Manuel Antonio National Park was born from the desire of the people in the region to preserve their access to one of the most beautiful parts of Costa Rica. As David Rains Wallace describes it in The Quetzal and the Macaw, “Despite it’s relatively tiny size, it was still bursting with biodiversity in 1990. I’d rarely seen so much wildlife in a rainforest area. On a short trail leading from the beaches into the hills, three-toed sloths were visible every few hundred feet, draped like soiled scatter-rugs over cecropia trees. Troops of squirrel monkeys fed busily on swarms of green and black grasshoppers…”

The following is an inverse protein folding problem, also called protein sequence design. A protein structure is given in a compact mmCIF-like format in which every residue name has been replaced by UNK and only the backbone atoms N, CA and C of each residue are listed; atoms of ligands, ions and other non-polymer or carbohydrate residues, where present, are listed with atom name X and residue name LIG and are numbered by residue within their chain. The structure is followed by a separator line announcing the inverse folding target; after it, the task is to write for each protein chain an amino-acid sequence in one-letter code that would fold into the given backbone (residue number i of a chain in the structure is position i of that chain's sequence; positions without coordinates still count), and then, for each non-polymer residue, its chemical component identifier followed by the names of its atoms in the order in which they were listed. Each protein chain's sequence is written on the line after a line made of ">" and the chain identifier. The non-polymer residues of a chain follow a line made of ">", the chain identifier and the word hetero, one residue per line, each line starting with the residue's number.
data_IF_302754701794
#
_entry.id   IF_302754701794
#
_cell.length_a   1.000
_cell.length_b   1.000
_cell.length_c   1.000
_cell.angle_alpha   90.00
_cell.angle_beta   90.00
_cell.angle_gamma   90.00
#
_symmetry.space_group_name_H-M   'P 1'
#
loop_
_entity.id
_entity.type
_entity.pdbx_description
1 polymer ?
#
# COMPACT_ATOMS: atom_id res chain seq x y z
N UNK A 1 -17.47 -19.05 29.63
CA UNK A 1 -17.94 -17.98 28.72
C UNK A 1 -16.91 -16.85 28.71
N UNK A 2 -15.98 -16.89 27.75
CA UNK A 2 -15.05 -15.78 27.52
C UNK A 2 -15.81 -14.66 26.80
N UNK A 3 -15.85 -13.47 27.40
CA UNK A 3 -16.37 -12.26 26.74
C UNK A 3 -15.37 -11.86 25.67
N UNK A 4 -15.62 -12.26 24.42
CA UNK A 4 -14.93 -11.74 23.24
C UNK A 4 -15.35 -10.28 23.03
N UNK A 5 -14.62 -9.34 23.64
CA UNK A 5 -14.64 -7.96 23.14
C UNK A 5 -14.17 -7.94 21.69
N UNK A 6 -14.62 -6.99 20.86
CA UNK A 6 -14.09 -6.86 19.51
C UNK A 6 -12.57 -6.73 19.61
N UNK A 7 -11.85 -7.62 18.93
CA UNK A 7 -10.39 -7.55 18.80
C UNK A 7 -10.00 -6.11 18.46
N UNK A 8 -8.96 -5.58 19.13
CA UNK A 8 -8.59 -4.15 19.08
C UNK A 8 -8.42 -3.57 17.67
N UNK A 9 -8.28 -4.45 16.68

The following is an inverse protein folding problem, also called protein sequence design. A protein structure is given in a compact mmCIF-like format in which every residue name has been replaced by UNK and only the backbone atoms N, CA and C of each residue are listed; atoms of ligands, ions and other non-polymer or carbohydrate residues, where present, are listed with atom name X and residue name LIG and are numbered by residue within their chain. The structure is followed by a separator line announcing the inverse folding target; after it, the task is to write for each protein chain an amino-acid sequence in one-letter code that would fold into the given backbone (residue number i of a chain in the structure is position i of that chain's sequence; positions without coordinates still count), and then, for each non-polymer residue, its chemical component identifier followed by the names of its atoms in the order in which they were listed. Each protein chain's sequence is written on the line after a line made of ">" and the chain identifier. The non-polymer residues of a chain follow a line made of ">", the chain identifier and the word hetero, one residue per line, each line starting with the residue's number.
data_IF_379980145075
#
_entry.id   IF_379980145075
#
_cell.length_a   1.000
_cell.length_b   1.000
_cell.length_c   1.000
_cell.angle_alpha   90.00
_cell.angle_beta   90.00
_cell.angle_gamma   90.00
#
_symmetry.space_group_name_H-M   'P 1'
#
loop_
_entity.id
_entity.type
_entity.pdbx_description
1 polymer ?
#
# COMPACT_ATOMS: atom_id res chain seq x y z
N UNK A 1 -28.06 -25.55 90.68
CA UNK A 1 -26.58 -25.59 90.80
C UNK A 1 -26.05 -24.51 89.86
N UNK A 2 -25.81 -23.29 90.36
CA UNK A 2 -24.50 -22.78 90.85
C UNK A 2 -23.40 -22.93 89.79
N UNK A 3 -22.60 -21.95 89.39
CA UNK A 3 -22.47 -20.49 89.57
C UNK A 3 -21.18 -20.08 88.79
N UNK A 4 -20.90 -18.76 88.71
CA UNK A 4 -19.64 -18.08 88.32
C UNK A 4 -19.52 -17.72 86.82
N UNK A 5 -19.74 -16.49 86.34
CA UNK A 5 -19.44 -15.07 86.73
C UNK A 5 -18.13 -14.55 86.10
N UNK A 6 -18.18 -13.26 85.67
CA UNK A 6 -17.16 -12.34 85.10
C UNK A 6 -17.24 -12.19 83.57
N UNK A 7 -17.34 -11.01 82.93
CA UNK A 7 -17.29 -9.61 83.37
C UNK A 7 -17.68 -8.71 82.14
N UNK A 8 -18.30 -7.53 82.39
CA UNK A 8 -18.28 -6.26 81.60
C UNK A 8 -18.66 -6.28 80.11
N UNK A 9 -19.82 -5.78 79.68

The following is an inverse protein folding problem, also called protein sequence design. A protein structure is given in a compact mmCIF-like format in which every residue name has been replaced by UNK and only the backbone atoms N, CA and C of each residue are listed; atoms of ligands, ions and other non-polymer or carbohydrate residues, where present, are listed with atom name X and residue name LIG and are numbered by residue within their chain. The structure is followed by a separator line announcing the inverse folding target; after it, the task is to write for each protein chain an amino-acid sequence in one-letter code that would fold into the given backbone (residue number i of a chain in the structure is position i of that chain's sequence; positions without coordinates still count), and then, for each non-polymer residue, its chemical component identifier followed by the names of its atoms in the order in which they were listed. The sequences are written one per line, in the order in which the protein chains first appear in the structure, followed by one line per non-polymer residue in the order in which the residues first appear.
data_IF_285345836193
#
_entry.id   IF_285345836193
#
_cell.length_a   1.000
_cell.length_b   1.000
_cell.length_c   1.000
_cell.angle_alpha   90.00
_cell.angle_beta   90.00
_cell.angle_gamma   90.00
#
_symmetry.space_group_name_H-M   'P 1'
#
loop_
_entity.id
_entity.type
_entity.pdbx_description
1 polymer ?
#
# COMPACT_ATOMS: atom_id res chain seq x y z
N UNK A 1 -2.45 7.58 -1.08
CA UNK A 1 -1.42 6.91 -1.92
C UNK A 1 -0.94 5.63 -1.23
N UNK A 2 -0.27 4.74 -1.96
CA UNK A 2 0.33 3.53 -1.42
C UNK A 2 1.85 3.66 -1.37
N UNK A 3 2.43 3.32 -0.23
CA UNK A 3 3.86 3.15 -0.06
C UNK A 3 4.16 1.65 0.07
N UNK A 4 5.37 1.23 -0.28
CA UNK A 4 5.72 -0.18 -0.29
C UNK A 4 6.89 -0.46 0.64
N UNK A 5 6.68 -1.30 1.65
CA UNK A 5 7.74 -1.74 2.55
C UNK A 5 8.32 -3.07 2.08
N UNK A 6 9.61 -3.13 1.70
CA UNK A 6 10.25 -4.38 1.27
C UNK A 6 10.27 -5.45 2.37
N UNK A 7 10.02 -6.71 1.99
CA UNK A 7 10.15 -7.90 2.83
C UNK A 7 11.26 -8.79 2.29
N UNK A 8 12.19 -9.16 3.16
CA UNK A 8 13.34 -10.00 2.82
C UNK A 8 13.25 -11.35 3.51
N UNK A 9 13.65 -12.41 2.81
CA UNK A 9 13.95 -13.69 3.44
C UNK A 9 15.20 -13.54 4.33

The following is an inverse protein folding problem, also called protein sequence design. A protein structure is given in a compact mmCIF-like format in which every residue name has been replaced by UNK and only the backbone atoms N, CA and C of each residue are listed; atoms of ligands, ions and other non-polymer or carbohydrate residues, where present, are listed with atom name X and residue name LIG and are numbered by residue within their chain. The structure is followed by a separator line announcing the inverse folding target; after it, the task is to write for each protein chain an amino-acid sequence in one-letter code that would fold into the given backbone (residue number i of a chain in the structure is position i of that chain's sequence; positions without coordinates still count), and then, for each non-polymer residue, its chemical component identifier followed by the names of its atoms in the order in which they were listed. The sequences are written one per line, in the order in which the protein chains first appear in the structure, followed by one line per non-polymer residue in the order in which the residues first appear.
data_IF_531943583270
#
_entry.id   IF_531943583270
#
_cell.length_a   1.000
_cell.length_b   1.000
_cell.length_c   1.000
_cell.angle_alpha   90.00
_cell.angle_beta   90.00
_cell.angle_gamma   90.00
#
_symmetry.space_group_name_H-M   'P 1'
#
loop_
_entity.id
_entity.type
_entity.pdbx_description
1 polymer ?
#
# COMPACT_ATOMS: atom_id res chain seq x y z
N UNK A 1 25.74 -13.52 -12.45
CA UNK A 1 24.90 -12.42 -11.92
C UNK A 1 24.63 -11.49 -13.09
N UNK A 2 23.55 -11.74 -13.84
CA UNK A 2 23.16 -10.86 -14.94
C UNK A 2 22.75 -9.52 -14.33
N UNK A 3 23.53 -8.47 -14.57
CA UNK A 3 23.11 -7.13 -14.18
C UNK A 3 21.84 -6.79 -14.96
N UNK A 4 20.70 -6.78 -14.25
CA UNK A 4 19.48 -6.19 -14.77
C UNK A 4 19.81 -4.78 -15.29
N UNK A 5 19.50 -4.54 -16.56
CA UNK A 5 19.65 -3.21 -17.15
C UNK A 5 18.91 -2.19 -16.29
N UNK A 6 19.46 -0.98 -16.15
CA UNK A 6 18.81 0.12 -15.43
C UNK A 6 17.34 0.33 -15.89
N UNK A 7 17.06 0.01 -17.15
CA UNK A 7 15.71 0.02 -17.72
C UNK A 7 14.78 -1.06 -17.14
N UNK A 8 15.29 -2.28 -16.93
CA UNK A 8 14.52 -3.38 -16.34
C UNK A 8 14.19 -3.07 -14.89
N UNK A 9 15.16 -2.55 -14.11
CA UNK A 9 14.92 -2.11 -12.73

The citizens of Quepos had enjoyed the area for generations until it passed into the hands of a series of developers. When one of them, Arthur Bergeron, began cutting trees and erecting gates on the road in preparation for constructing a private resort the locals reacted by requesting the Costa Rican Legislative Assembly to protect the area for all to enjoy.